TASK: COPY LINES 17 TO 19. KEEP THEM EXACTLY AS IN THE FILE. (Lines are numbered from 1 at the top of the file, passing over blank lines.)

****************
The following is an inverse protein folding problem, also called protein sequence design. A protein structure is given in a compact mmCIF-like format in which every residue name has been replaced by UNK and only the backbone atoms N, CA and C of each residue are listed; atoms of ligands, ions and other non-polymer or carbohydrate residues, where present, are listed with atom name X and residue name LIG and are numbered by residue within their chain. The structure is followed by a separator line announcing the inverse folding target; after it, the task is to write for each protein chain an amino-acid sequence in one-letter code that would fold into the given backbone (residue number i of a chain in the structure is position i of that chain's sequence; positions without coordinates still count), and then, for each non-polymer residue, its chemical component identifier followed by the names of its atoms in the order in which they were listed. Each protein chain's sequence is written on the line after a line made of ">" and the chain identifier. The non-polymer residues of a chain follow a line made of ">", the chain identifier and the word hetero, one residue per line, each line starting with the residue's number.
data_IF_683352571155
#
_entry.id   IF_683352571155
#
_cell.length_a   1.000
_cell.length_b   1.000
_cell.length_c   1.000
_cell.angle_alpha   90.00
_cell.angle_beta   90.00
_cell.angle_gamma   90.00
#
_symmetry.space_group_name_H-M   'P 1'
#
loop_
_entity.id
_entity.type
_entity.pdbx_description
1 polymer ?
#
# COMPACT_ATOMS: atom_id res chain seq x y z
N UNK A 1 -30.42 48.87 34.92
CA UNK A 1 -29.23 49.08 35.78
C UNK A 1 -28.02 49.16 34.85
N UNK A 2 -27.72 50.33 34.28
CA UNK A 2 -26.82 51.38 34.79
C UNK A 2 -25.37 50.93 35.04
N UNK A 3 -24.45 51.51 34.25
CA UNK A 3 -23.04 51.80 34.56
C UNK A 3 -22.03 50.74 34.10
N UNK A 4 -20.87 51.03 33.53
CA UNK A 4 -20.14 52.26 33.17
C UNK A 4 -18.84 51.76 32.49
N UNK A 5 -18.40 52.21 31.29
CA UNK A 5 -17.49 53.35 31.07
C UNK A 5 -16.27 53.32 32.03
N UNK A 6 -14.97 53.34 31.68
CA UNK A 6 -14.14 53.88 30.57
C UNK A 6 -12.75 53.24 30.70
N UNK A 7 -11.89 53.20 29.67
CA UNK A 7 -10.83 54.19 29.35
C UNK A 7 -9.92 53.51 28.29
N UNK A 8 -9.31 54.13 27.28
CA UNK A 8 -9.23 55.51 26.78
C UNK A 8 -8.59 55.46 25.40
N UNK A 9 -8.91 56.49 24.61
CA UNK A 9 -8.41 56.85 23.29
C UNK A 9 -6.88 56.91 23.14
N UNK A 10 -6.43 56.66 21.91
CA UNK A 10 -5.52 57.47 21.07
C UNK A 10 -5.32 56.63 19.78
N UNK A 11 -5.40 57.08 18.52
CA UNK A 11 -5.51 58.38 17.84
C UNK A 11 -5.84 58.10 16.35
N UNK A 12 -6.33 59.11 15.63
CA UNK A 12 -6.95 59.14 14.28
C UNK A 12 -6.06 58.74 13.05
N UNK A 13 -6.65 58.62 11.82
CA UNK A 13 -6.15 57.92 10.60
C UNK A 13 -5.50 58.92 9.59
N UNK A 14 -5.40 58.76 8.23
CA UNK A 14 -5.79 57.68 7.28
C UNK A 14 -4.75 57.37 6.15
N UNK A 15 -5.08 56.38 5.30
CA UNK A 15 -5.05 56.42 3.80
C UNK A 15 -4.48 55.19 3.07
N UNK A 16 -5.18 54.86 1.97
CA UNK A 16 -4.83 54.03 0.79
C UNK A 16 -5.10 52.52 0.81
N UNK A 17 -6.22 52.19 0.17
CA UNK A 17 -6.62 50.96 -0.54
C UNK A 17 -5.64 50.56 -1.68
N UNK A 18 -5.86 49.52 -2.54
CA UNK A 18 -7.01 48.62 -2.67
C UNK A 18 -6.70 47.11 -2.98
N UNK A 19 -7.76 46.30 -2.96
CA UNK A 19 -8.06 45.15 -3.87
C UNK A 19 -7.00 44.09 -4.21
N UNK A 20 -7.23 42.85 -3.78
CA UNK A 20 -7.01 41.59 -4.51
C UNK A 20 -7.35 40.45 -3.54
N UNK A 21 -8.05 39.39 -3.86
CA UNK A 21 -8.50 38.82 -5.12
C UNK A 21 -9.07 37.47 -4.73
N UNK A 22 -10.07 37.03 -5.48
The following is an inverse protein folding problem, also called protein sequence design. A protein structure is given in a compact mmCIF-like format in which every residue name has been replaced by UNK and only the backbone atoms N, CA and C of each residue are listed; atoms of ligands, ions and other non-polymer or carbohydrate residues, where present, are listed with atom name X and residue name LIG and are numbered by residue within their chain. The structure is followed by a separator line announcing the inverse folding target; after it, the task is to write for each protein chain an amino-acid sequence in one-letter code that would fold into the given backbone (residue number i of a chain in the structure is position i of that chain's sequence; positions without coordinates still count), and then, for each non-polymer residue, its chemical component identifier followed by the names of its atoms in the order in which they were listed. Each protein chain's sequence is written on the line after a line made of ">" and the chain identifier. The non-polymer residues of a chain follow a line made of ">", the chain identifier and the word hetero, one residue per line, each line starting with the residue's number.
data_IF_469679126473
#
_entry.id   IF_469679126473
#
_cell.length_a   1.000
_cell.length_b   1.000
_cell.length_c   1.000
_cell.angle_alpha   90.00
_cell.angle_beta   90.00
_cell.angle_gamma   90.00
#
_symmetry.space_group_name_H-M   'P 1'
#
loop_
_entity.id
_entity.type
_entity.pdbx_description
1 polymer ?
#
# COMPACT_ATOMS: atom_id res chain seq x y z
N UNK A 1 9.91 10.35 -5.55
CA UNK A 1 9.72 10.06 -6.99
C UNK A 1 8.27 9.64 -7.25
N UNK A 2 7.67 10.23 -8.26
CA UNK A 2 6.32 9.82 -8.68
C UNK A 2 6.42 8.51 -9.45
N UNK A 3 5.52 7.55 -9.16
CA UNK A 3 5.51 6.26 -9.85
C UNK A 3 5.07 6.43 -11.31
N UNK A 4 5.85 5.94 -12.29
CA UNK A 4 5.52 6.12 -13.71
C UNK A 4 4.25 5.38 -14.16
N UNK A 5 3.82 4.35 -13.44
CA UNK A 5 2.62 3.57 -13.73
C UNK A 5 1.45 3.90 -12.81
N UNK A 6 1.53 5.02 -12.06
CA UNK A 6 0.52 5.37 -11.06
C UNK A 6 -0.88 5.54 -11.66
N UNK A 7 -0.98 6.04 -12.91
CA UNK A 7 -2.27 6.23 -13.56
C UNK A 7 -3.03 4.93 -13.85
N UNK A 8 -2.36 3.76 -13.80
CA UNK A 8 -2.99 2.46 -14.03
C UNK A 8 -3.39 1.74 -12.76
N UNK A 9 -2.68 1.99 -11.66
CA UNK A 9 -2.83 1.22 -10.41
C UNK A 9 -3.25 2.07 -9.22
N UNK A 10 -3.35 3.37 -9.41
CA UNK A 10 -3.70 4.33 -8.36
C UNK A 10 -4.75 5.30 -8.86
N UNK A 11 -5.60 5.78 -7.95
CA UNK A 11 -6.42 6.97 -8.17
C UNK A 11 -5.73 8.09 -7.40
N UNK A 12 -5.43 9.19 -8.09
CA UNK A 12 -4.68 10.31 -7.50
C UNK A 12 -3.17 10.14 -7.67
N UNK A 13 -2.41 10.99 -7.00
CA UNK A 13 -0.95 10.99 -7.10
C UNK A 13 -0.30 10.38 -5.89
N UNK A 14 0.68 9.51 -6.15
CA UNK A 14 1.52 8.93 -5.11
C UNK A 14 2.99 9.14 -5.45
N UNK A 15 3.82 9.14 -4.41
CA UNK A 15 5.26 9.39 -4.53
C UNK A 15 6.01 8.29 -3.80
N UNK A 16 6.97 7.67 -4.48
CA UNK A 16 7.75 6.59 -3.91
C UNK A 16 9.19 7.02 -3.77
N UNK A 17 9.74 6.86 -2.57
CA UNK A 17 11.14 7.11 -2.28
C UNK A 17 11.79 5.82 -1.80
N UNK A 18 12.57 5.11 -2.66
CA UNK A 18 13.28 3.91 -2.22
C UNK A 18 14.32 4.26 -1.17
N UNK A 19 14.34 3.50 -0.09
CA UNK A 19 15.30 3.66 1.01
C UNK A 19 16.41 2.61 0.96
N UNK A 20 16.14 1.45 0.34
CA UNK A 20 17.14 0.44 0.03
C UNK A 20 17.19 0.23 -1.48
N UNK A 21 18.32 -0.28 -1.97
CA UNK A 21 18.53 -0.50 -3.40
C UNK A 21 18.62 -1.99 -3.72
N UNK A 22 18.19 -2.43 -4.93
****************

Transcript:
_entity.type
_entity.pdbx_description
1 polymer ?